How do you make such intriguing, solid, and consistent characters in your stories? It’s so easy to feel for them! How do you do it?
Even though I’m not exactly an expert writer, I’ve been asked that so much recently that I finally decided to blog about it.
I’ve heard many writers ending up getting stuck in the middle of writing a story not because they run out of ideas, but because they don’t like their characters anymore. Sometimes it seems like their characters aren’t behaving the way they should, and are therefore ruining the storyline. This is a pretty common problem, I think, and a problem that could have been avoided if the characters had been planned well.
So how do I make my characters consistent?
Read full post…1.) Determine who (and what) they are
This one’s a pretty obvious answer.
In the early planning stages, I decide what I want my characters to be like. You can do this before or after mapping out your storyline. Decide what they look like, and how they act. Are they tall, or short? Are they outgoing, or shy? Short tempered or incredibly patient? Playful or strict?
When you have pictured your character, you can make an draft how you’re going to introduce them in your story. But you can save that for later.
2.) Imagine who they will be
This one is important, and weaves very well with your story plot. You have to know what your characters will be like by the end of the story.
I always, always plan this out at the early stages of story creation. You see, when you’ve determined the “final form” of your character, you can mix that with your general plot to form the events that will shape your story. That way, the direction of the story will be clear to you, and you would immediately know if your players are already going out of character or not.
Sometimes I even think of what they were like before the actual storyline, just in case I suddenly find the need to do flashbacks. I did this when I was writing Blue Star, and ended up writing a sequel and a prequel. The prequel, Ribbon, got more readers and positive reviews than the first story. And the sequel, Kaji o Sagashite, got even more response from the audience!
3. ) Give them habits that’ll make them unique (and make people laugh, while you’re at it)
Aside from thinking up the general things, it’s always helpful to think up something that makes each character unique.
Do they have habits (twirling a lock of hair around their finger when thinking) or speech patterns (adding a syllable at the end of sentences, or maybe a favorite word to use)? Do they passionately like something (chocolate ice cream), or hate something (cockroaches)? Whatever it may be, make sure it becomes prominent, as this will help in making each character unique and constant. Be careful: and don’t over-use these habits, because they may become annoying.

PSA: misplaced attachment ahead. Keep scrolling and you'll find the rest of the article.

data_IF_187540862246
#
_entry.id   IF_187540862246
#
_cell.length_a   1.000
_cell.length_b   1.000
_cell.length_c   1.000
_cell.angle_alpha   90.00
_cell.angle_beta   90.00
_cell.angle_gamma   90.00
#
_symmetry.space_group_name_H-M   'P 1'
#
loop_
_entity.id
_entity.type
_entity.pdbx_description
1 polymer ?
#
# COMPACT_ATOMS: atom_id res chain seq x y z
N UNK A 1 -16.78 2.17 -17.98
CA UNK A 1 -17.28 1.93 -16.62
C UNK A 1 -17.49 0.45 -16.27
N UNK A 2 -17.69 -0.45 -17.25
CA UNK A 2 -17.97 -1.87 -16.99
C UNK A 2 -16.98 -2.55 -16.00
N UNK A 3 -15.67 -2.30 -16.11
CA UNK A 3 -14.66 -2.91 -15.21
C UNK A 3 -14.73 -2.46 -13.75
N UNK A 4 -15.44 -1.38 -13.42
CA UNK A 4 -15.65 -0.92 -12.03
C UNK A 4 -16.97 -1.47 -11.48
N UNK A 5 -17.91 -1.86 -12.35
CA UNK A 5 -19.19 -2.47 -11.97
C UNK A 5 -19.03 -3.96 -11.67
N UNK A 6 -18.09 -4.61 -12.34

Of course, make sure to match this with your story genre. Like, if you’re writing comedy, exaggerate them a bit. And if you’re writing a drama, don’t make the habits too comedic, unless you’re planning to make it serve as a comic relief.
4.) Throw realistic situations at them
People love it when they can sympathize with at least one of characters. Otherwise, the story won’t have a connection with the audience.
I’ll clarify, though, that when I say “realistic” situations, I don’t mean that everything that happens in your story needs to be within the bounds of possible. Aliens invading the earth may be unrealistic (depending on your school of thought), but the realistic situation there would be when your lead character is faced with the challenge of protecting his loved ones. Or something like that.
Bottom line is: make your readership watch your character and think, “That’s exactly what I would do if I was in his shoes!!!”
5.) Let them LIIIIIIIIVE!!!
So now you’ve got awesome characteristics listed down for your players, and you know exactly how they’re supposed to act.
But, you know, you gotta give them space to breathe. Sometimes it’s unavoidable for some adjustments to happen. Your characters may suddenly seem to have a life of their own and move differently from what you had planned. This is perfectly all right. Plans really are just guidelines, and they are not meant to box our creativity.
Stories are more beautiful if they are given space to flow and evolve. Sort of like how a ballroom is HUGE so that there is more space for free expression. I always let my characters dance, or whisper in my ear, “Won’t it be more fun if I did this other thing?” More often than not, by the end of the story, I end up with my characters being more established and interesting and…ALIVE… more than I had originally planned.
Plan your characters properly before letting them run free. If you let them loose too early, you might have trouble reining them in by the middle of the story. Yes, guide your characters, but don’t be a dictator. Play with them! Have fun with them! Love them, let your story show why you love them, and I’m sure your audience will love them, too!
I hope this helps all you writers struggling with your characters…
And if you’re a writer, too, share your thoughts! How do you create your characters?
This is also a submission to Problogger‘s Killer Titles group writing project.